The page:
Story-Based Inquiries: A Systematic Approach to Investigating Corruption
By Birgit Schwarz, Institute for the Advancement of Journalism, South Africa
Published in 2009, Hunter et al.’s Story-Based Inquiry: A manual for investigative journalists has become one of the most widely distributed reporting methods in the world. It is, so the authors say, “the first text that treats investigative journalism as an integrated process focused on producing an original story.”
The groundbreaking investigative work of two young and hungry Washington Post reporters that helped topple a US president for abuse of power has fostered an idea that investigative journalists more often than not act on a tip-off by anonymous sources, then focus all their energy and determination on gathering corroborating information, after which the story more or less writes itself.
Contrary to this widespread belief, Hunter et al. are of the view that “the core task” is not finding information but that “the core task is telling a story”.
By having the story inform the investigative process, from story idea to research, from writing to fact-checking to publication, reporters will be able to embark on a highly targeted, efficient and systematic investigation of the issue at hand.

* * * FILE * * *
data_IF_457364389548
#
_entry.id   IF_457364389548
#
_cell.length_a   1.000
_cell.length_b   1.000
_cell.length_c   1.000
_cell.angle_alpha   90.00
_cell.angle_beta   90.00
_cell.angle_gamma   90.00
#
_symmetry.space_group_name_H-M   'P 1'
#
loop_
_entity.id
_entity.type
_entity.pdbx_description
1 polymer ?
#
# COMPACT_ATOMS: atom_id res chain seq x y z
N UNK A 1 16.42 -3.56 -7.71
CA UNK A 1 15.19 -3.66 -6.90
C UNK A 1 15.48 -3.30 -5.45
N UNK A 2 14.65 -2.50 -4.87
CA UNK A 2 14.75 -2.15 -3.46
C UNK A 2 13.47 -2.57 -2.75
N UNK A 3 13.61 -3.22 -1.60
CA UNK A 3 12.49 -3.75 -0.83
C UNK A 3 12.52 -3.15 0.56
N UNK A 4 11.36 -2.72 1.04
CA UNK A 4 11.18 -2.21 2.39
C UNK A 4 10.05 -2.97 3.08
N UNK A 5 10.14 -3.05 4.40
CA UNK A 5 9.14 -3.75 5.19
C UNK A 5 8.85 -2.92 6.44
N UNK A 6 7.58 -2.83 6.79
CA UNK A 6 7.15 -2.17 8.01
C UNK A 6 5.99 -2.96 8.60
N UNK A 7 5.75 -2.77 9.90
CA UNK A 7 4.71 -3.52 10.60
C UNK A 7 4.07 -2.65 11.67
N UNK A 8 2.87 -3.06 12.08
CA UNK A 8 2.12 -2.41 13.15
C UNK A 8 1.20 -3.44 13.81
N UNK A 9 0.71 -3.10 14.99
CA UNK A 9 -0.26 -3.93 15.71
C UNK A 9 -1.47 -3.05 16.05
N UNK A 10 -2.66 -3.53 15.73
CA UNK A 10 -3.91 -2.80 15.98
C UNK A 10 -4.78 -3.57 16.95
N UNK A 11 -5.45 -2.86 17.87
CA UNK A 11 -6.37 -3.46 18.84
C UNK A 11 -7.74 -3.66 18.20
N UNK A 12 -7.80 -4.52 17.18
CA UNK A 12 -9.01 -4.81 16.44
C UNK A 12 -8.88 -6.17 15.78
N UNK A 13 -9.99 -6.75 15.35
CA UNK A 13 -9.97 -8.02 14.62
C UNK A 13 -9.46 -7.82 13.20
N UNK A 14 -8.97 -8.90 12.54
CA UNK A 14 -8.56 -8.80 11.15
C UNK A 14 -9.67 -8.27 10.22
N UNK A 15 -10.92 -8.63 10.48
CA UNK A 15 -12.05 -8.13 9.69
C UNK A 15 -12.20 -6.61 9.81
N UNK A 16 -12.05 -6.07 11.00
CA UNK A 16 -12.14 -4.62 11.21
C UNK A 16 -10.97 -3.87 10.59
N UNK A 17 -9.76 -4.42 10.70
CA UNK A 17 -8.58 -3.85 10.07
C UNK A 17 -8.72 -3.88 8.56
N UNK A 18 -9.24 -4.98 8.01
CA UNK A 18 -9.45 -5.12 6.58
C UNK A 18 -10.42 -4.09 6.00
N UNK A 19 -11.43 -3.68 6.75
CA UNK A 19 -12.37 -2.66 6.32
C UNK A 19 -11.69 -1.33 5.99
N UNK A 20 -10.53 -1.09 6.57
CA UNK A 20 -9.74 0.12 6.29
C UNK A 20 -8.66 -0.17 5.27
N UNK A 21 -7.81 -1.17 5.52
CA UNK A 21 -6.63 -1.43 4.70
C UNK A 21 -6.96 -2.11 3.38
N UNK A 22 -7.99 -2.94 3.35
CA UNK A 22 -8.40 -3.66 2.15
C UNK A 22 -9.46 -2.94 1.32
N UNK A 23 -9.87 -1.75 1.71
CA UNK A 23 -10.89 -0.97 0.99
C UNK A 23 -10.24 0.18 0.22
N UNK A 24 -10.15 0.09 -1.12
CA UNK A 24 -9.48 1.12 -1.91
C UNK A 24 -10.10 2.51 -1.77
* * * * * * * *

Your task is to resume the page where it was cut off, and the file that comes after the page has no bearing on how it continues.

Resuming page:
A story-based approach to investigations does not dispute the need for the highest standards of tough reporting, information gathering and quality control as set by those two crusading Watergate reporters Bob Woodward and Carl Bernstein; on the contrary. It provides a stringent framework that puts an end to pure “fishing expeditions” and places the reporter, not the sources, in control of the investigation. It also provides a skill set and methodology that can be used by any hard-nosed, inquisitive, tenacious journalist with a passion for justice and a desire for reform of corrupt and/or inhumane practices.
Investigative reporting should not be an elite practice. It is also not limited to subjects of crime and corruption or of abuse of power on a grand scale only. Investigations of small scale corruption at a local level, such as the misallocation of public funds for school feeding schemes or the theft of medicines from public hospitals for private profit are incredibly impactful as these issues have a direct effect on people’s lives in the communities where they happen. In fact the most effective way to hone investigative skills in a country such as Malawi, given the pressure on the media and civil society, may be through topics that are less controversial yet have a direct impact on the quality of life of specific communities.
By presuming that every investigative story idea remains a hypothesis until proven true, the methodology of story- or hypothesis-based inquiry provides the guiding principle, which determines every step of the process. The methodology not only helps a reporter to narrow down the focus of the actual investigation. It also allows him or her to see more easily which information to seek where; which of this information might be hidden or buried because somebody does not want it revealed; who might be in a position to lift the veil; and how to organise and structure the collected data in a way that it tells a story that is true, impactful and accurate and which adheres to the highest ethical standards of the profession.